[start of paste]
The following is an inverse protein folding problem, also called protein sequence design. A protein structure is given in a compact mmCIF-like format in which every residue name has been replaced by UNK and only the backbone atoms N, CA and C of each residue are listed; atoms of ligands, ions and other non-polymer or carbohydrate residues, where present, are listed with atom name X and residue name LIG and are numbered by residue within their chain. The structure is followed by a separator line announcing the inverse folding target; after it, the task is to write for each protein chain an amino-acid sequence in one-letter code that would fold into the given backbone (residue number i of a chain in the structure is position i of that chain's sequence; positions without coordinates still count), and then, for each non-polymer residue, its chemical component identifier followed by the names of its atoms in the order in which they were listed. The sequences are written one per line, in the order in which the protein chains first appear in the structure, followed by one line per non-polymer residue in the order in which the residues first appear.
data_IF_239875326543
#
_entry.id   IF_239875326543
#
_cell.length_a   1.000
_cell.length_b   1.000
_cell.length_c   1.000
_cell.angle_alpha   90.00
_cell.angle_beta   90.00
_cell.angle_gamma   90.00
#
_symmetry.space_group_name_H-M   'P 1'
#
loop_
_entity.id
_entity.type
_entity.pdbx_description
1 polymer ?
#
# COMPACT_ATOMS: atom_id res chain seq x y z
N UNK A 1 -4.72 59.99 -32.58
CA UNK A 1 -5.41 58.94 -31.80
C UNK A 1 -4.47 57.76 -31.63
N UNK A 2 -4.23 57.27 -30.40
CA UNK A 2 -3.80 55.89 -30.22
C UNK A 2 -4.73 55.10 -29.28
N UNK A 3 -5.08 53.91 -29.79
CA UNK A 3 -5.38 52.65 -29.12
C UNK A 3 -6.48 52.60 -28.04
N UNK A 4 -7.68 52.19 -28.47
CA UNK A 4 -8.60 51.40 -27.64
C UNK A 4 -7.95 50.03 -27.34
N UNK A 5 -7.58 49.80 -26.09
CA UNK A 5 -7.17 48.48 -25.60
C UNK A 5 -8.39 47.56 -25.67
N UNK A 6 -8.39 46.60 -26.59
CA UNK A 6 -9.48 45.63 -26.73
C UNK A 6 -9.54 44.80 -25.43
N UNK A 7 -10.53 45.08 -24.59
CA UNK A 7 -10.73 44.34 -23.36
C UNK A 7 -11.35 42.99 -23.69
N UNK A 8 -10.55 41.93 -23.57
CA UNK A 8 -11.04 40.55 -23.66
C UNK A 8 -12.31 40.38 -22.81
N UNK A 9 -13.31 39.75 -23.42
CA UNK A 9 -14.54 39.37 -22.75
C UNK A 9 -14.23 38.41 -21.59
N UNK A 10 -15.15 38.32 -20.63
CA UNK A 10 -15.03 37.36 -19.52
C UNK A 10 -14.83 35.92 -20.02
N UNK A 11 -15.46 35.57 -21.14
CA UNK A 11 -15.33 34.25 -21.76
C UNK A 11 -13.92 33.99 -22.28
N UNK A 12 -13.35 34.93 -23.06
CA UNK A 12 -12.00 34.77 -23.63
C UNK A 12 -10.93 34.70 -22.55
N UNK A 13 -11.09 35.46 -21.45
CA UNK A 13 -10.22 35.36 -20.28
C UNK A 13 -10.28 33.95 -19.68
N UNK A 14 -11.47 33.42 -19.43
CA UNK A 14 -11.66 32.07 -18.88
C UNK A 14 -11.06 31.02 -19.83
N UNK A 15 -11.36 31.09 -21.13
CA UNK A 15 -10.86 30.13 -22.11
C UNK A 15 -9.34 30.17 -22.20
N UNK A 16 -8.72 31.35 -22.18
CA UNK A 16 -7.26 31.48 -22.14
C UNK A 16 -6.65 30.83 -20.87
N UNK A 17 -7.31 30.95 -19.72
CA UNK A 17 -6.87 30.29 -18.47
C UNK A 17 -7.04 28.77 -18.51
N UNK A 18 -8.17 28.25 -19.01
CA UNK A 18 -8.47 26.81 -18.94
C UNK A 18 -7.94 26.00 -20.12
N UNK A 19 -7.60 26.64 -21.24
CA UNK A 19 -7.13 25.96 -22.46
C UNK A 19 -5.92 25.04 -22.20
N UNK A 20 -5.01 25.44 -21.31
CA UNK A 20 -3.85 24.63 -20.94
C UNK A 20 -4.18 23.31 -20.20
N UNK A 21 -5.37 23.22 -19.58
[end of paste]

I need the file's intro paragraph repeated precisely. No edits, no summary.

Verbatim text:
The following is an inverse protein folding problem, also called protein sequence design. A protein structure is given in a compact mmCIF-like format in which every residue name has been replaced by UNK and only the backbone atoms N, CA and C of each residue are listed; atoms of ligands, ions and other non-polymer or carbohydrate residues, where present, are listed with atom name X and residue name LIG and are numbered by residue within their chain. The structure is followed by a separator line announcing the inverse folding target; after it, the task is to write for each protein chain an amino-acid sequence in one-letter code that would fold into the given backbone (residue number i of a chain in the structure is position i of that chain's sequence; positions without coordinates still count), and then, for each non-polymer residue, its chemical component identifier followed by the names of its atoms in the order in which they were listed. The sequences are written one per line, in the order in which the protein chains first appear in the structure, followed by one line per non-polymer residue in the order in which the residues first appear.